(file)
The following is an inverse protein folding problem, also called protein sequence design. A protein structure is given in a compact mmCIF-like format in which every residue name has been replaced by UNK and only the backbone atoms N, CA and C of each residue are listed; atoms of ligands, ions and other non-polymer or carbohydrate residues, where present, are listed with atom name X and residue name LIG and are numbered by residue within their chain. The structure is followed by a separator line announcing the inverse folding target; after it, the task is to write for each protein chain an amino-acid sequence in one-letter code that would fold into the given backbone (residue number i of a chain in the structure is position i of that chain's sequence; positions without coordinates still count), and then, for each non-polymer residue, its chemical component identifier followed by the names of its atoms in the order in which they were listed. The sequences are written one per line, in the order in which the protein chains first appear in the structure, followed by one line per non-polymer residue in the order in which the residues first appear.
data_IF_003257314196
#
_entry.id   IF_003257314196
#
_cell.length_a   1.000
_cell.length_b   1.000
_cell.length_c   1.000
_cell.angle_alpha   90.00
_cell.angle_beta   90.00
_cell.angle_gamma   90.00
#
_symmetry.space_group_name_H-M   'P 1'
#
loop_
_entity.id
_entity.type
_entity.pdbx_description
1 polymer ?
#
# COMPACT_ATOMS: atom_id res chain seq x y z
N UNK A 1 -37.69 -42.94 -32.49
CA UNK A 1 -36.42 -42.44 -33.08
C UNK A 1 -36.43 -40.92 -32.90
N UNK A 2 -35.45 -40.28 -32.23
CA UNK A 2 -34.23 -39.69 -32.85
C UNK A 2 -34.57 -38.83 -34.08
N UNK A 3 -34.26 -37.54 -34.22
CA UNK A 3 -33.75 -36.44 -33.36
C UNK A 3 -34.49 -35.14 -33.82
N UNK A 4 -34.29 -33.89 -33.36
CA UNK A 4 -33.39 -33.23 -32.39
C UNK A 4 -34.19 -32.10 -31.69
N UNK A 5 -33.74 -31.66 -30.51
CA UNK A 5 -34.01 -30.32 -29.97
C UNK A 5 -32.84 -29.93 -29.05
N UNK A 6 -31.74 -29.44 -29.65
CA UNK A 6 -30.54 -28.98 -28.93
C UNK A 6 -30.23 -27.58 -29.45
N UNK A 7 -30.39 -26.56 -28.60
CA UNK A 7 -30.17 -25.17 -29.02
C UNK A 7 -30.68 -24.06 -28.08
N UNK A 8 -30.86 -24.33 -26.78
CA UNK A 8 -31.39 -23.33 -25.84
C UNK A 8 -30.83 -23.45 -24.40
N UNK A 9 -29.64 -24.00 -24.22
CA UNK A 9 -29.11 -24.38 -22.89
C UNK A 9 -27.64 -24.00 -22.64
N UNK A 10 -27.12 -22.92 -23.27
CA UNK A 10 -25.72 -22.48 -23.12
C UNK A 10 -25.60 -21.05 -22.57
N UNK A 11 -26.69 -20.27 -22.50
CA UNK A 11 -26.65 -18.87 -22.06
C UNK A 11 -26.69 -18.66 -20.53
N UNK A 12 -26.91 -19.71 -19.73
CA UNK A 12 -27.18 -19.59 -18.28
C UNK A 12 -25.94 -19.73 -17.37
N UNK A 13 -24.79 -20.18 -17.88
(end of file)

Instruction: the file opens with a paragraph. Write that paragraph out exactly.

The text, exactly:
The following is an inverse protein folding problem, also called protein sequence design. A protein structure is given in a compact mmCIF-like format in which every residue name has been replaced by UNK and only the backbone atoms N, CA and C of each residue are listed; atoms of ligands, ions and other non-polymer or carbohydrate residues, where present, are listed with atom name X and residue name LIG and are numbered by residue within their chain. The structure is followed by a separator line announcing the inverse folding target; after it, the task is to write for each protein chain an amino-acid sequence in one-letter code that would fold into the given backbone (residue number i of a chain in the structure is position i of that chain's sequence; positions without coordinates still count), and then, for each non-polymer residue, its chemical component identifier followed by the names of its atoms in the order in which they were listed. The sequences are written one per line, in the order in which the protein chains first appear in the structure, followed by one line per non-polymer residue in the order in which the residues first appear.